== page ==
Video game adaptations aren’t exactly known for their careful plots or meticulous tying of loose ends. Entries into the genre are ordinarily more concerned with maximizing the frenzied action, and up to a certain point, that’s an understandable choice. None of us need to know what Prince Goro’s relationship with his mother warrior was like or whether King Koopa likes In-N-Out or Five Guy’s better. The audience doesn’t need Oscar-winning character development, but there still has to be some logic and sense to it all. The plot can’t be impulsive madness, prone to making lefthand turns anytime a cheap thrill can be had.
Unfortunately, Silent Hill: Revelation is impulsive madness, prone to making lefthand turns any time a cheap thrill can be had. Its story arc is almost laughably complicated. The relationships between its characters feel inauthentic, and worst of all, it isn’t even really sure who the main villain is supposed to be. A full day later, I’m still figuring out what the hell I witnessed, but I’ll do my best to try and outline the important parts.
Heather Mason (Adelaide Clemens) has spent her life switching schools and changing towns in order to evade the mysterious forces chasing after her and her father (Sean Bean). She has nightmares almost every evening, all of which point her toward a mysterious town called Silent Hill. After some weird encounters at the mall, Heather and a boy named Vincent (Kit Harington) head to the title location to battle a demon who is waging war against the cult who kidnapped her father to lure her out in the open because she’s the half of the whole chosen to be a vessel for a god who needs to be summoned. And that’s just the bare bones outline. There are also the aforementioned lefthand turns involving elevator attacks, an object that looks a hell of a lot like a Legend Of The Hidden Temple Pendant of Life, mean kids at school and a slew of other whimsical asides. All of it is slopped together without clear rhyme or reason and that includes the scares.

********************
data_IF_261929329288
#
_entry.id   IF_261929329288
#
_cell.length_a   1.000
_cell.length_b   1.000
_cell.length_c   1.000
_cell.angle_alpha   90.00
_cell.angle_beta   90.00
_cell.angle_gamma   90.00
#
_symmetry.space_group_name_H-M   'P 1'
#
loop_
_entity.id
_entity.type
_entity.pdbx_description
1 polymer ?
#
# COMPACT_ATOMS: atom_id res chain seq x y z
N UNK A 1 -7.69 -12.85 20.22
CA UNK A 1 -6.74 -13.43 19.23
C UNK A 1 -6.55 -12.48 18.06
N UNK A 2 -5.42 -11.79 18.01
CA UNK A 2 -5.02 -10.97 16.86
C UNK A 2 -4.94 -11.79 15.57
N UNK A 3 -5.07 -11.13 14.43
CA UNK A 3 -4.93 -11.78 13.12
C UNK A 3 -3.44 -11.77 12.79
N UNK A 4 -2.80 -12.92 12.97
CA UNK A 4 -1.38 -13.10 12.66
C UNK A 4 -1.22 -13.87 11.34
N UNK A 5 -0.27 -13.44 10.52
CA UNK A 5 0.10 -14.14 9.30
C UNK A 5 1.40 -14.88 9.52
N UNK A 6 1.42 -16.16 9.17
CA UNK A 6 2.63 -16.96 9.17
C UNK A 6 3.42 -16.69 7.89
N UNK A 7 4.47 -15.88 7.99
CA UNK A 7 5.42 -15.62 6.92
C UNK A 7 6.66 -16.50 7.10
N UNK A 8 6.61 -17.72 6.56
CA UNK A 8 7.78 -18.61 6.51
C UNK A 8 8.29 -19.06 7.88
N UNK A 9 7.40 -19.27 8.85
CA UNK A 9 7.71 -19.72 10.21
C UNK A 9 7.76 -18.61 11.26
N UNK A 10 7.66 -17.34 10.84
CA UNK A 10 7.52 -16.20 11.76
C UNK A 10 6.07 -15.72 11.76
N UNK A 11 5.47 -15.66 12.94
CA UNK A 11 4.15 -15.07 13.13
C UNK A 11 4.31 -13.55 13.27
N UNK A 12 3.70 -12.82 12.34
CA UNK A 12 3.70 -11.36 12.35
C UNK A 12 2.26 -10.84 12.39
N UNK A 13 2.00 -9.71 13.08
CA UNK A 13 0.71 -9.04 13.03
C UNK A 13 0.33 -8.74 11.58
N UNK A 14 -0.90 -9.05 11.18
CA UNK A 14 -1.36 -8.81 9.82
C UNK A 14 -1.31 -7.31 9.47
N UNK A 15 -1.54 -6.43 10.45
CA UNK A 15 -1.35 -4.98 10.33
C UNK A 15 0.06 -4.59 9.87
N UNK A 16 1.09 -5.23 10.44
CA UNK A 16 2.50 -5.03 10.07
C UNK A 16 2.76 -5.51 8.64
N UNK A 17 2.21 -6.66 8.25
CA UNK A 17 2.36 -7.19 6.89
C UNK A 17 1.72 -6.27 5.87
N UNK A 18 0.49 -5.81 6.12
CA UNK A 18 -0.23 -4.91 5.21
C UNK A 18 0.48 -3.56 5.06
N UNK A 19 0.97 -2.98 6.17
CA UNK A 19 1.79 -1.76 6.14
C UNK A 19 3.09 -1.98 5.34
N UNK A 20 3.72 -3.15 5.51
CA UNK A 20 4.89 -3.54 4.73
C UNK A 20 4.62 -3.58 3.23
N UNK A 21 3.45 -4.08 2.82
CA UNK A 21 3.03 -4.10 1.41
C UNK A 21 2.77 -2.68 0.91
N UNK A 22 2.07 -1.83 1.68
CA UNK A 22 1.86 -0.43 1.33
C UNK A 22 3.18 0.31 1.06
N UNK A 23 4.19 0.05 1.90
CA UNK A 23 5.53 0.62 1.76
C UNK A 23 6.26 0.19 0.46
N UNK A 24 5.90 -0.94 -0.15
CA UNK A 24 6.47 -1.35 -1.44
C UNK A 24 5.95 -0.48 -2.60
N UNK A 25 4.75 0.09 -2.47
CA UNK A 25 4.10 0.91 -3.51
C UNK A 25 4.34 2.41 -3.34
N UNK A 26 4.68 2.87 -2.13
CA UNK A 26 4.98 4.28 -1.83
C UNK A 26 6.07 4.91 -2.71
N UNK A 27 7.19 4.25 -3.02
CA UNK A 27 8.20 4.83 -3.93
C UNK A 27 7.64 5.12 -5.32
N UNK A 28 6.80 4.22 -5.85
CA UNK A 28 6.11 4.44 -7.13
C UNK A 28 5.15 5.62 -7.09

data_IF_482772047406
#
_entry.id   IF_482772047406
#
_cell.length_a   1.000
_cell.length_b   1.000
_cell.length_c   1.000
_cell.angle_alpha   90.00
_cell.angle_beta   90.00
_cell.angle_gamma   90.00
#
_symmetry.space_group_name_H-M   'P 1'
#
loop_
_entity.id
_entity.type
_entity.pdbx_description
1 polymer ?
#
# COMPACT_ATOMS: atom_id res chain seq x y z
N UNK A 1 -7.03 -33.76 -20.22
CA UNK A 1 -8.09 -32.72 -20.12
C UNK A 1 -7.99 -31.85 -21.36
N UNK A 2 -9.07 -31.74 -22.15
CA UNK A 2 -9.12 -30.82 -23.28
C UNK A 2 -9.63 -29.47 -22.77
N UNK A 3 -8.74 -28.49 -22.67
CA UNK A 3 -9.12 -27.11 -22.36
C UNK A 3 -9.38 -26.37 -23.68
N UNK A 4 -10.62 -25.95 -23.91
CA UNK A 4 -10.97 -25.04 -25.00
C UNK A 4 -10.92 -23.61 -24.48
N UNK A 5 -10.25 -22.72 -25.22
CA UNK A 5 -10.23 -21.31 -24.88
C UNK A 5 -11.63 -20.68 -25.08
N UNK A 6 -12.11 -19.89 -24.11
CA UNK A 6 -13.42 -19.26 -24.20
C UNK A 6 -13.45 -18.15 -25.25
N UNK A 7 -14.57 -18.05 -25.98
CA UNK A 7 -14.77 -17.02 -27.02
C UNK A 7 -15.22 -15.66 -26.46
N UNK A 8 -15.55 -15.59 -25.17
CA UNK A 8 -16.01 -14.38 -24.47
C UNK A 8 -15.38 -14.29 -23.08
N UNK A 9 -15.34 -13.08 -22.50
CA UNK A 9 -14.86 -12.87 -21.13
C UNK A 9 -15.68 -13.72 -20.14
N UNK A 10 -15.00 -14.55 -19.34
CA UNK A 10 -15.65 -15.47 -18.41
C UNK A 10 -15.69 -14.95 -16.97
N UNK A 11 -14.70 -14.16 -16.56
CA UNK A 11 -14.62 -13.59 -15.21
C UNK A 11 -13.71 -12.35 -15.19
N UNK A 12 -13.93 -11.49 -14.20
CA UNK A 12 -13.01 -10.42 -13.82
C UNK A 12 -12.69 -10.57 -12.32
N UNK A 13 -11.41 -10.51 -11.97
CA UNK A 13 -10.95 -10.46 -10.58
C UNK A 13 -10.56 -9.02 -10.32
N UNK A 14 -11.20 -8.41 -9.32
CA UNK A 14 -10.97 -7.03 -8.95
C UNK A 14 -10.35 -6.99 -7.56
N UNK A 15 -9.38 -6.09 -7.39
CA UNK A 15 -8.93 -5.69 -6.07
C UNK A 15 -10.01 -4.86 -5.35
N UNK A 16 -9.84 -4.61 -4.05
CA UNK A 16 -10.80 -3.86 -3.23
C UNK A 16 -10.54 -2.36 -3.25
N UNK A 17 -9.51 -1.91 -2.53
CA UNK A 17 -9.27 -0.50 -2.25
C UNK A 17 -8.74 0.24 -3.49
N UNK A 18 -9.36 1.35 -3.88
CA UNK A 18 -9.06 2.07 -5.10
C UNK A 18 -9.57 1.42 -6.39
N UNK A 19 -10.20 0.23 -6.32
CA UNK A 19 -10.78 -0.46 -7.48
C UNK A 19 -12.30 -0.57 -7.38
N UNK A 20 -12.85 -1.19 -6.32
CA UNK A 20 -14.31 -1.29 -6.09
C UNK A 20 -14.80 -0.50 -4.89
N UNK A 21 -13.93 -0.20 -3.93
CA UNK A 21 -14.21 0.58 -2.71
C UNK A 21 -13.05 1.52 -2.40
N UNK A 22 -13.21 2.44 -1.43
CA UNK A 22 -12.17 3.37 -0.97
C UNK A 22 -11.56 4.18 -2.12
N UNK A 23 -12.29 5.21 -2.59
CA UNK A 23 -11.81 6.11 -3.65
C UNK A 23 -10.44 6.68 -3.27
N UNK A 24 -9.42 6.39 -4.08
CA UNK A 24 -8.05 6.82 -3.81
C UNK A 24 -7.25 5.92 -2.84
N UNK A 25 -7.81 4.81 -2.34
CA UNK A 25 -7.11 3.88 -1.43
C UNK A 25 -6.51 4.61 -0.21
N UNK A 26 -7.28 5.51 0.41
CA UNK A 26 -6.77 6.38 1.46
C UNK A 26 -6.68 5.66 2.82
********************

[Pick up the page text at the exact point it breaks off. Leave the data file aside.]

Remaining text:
Most horror movies have a theme. They select an idea, object, animal or nightmare that scares the hell out of some people, and they run with it. Of course, Silent Hill doesn’t do that. It messes everything together like a turbulent fingerpainting, which should be a godawful idea but is actually far from the worst thing in the world. Writer/ director Michael J Bassett might have some work to do when it comes to plot coherence, but he knows his way around creepy imagery. There is a lot of disgusting and sick shit throughout the film’s runtime, and the audience is continually bombarded by it. It’s jarring, and it feels like an ADHD attack. Even objects that are relatively innocuous are really creepy within the context of this movie—like birthday cake.
In theory, there are few things in the world happier and more exciting than birthday cake, but apparently, when a character makes his or her way through a dark, monster-infested house and stumbles upon a room with a piece of birthday cake neatly cut and waiting on the table, it’s really unsettling. I have no idea how Bassett discovered this, but Silent Hill is littered with utterly bizarre ideas like those. There are rooms filled with doll heads, women with hot bodies and deformed faces, abandoned amusement park rides, old men laughing on buses and dozens of other sick and perverted thoughts spewed out in a shotgun-like fashion. Nothing really ties it all together. It would work better if there was a common thread, but even as presented, it leaves an impression.
There are dozens of horror films that get wide releases every year. An overwhelming majority of them are extremely forgettable. Based on how stupid this plot is and how chaotic and miserable its structure is, Silent Hill: Revelation should have left my brain almost immediately. Thanks to how truly fucked in the head it is, however, I can guarantee this film will linger and continue to unnerve every time I think about it. Given the genre, that’s worth a few stars but definitely not a recommendation.